Reference : Translanguaging practices in early childhood education in Luxembourg
Parts of books : Contribution to collective works
Social & behavioral sciences, psychology : Education & instruction
Educational Sciences
http://hdl.handle.net/10993/39804
Translanguaging practices in early childhood education in Luxembourg
English
Kirsch, Claudine mailto [University of Luxembourg > Faculty of Language and Literature, Humanities, Arts and Education (FLSHASE) > Education, Culture, Cognition and Society (ECCS) >]
Apr-2020
Multilingual approaches for teaching and learning. From acknowledging to capitalizing on multilingualism in European mainstream education.
Kirsch, Claudine mailto
Duarte, Joana mailto
Routledge
22
Yes
Milton Park
[en] translanguaging ; early childhood ; Luxembourg
[en] Calls for multilingual pedagogies have reached early childhood education and some programmes have been implemented in Europe. However, their focus frequently remains on the majority language and home languages are given little space. For multilingual programmes to be inclusive and empowering, professionals need to break with monolingual practices based on monolingual ideologies. The resource-oriented pedagogy of translanguaging which challenges hegemonic practices, is one way in which professionals can give space to all languages, leverage children’s resources and contribute to their development.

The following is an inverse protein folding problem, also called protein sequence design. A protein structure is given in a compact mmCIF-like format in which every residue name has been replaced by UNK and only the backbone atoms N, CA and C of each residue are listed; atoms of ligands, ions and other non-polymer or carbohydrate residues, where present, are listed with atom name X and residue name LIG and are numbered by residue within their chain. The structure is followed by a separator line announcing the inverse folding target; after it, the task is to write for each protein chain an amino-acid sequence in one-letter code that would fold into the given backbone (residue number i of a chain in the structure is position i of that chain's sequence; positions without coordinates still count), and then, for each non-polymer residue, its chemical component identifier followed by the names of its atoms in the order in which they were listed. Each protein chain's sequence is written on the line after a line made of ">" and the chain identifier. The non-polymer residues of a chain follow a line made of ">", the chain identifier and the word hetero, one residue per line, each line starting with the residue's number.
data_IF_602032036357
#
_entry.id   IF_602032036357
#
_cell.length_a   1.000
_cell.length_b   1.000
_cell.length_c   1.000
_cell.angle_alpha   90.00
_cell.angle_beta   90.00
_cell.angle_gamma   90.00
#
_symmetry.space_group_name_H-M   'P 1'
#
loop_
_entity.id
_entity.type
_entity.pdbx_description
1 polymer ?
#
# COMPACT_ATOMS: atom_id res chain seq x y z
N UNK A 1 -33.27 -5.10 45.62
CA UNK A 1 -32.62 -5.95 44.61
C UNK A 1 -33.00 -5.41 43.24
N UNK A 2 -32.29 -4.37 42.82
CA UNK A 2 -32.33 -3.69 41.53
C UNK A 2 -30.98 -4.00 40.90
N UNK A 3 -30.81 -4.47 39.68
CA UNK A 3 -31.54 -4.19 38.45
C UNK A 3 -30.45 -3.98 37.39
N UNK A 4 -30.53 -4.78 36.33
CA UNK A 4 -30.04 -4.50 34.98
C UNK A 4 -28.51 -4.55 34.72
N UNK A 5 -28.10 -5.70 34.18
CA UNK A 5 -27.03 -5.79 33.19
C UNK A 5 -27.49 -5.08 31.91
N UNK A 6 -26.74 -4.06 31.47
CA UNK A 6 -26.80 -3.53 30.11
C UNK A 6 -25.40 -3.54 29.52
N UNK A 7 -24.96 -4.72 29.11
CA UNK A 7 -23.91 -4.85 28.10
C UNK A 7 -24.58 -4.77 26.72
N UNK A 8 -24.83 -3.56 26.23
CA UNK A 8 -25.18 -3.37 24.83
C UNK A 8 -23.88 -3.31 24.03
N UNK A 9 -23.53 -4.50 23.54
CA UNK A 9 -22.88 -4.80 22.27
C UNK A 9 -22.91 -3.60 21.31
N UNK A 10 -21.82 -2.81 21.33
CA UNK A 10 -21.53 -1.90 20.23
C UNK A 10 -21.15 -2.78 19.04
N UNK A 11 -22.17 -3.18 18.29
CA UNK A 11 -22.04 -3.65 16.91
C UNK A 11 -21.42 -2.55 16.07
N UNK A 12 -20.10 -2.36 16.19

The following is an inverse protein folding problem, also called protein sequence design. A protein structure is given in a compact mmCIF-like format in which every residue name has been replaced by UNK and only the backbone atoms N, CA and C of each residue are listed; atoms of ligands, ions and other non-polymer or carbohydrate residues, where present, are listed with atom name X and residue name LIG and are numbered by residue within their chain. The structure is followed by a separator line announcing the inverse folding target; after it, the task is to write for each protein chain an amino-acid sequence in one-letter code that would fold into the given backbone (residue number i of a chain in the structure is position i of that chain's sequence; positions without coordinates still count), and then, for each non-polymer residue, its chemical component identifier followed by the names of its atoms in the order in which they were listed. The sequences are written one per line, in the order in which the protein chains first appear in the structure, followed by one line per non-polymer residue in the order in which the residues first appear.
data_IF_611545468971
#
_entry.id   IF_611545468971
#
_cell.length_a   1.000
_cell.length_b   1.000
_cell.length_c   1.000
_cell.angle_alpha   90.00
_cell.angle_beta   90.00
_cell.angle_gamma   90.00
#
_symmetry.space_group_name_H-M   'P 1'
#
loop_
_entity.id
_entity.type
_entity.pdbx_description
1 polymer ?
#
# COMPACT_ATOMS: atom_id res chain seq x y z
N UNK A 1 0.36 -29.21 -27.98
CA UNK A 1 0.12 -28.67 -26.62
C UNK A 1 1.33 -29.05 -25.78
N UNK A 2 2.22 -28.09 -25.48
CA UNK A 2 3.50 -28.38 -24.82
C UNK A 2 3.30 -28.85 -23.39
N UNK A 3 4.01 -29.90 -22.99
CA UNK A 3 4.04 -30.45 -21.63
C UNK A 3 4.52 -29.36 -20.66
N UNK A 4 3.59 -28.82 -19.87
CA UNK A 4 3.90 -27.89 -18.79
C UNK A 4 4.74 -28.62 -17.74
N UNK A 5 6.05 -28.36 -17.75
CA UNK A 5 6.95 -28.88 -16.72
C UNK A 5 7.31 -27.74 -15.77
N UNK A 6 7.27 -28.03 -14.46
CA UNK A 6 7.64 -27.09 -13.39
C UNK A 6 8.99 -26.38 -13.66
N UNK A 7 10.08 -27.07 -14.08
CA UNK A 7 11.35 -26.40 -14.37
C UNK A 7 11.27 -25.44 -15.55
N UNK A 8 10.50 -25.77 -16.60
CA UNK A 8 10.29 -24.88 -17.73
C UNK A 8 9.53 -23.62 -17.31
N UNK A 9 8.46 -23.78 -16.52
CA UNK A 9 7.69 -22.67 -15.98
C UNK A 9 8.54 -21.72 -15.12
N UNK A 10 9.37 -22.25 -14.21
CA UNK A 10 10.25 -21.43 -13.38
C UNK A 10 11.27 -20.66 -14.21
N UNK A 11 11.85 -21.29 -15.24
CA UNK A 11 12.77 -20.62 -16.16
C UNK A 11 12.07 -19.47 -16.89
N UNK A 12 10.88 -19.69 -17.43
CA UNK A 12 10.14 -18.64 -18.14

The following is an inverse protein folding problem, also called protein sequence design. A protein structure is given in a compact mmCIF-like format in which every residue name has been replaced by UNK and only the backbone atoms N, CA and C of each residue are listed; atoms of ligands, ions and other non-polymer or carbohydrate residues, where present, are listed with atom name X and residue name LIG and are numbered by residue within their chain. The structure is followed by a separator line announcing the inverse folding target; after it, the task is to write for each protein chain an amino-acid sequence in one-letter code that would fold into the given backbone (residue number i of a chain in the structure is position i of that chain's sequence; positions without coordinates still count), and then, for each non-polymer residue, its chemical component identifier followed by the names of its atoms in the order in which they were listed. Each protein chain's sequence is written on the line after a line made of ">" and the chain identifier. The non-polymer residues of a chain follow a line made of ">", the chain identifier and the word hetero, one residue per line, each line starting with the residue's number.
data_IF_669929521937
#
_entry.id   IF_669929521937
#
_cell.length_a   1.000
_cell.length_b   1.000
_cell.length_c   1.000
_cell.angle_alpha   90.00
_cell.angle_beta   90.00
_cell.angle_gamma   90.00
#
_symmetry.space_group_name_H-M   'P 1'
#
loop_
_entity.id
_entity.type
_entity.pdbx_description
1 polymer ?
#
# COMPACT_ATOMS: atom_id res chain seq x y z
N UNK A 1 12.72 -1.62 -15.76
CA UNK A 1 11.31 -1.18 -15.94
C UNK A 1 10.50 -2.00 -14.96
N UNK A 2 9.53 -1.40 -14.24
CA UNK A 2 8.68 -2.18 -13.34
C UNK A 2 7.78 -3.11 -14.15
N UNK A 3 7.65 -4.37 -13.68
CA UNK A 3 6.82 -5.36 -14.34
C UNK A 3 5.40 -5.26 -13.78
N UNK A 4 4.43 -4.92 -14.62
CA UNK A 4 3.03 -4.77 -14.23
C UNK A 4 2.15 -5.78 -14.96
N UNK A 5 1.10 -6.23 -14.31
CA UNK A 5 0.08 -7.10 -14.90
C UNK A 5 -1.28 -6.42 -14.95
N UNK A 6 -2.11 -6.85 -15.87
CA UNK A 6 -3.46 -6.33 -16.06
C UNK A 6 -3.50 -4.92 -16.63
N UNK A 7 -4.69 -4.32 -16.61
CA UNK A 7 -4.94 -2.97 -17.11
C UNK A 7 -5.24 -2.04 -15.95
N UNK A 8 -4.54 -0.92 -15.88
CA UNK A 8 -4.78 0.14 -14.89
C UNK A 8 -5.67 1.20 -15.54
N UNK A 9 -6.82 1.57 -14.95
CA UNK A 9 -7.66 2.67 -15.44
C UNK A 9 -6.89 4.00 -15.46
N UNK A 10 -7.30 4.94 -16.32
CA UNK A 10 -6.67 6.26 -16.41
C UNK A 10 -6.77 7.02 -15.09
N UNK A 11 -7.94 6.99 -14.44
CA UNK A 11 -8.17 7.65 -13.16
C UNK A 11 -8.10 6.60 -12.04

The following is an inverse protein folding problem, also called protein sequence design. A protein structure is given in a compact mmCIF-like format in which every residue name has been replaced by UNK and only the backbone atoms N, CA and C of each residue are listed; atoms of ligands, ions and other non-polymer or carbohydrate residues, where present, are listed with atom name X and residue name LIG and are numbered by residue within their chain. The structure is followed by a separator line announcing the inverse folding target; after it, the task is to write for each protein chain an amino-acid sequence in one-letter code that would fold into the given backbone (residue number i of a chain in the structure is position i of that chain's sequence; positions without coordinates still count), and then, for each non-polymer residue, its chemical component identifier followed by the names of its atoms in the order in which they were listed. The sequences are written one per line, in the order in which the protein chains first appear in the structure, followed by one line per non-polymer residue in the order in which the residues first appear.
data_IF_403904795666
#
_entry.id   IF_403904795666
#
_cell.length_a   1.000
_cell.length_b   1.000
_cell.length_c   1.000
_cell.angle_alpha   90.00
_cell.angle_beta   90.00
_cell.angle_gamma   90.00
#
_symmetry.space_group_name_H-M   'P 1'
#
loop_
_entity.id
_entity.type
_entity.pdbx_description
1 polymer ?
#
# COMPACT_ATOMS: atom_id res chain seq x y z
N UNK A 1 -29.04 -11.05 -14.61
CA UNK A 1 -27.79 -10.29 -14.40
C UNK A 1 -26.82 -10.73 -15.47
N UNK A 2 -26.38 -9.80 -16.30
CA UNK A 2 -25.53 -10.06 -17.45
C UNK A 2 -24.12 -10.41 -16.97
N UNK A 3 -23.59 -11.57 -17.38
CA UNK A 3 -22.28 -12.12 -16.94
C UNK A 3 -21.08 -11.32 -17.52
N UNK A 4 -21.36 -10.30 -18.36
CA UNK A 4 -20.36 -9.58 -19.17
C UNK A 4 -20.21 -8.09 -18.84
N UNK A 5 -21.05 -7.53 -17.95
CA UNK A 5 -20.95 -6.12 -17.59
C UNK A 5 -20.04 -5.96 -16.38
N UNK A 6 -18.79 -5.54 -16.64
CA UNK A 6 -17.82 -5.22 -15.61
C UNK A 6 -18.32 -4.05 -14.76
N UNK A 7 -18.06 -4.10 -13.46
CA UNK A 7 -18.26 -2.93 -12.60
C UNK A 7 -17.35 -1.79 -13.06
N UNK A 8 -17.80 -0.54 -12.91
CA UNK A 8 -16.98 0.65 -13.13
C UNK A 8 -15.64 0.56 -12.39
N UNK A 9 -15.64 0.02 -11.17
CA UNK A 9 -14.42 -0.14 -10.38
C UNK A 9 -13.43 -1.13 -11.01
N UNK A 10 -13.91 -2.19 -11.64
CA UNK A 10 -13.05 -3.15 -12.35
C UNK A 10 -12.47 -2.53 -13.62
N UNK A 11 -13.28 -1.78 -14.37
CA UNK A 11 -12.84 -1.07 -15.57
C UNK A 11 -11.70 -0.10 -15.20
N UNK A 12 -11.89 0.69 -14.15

The present chapter presents the findings of a professional development on multilingual pedagogies in Luxembourg. Data stem from observations, video-recorded activities and interviews with four practitioners, two working in a formal education setting and two in a non-formal one. The findings show that the practitioners developed a positive stance towards translanguaging and multilingual education, learned to design a child-centred and holistic multilingual learning environment and used languages flexibly, deploying translation, code-switching and translanguaging. This dynamic language use facilitated communication, participation, language learning and well-being. There were differences between the practitioners’ flexible language use. The professionals in the school did not use pair talk, made less use of code-switching and used languages more strategically and responsibly than the caregivers in the crèche.
MENJE
Researchers ; Professionals
http://hdl.handle.net/10993/39804
FnR ; FNR9989225 > Claudine Kirsch > MuLiPEC > Developing multilingual pedagogies in Early Childhood Education > 01/05/2016 > 30/04/2019 > 2015

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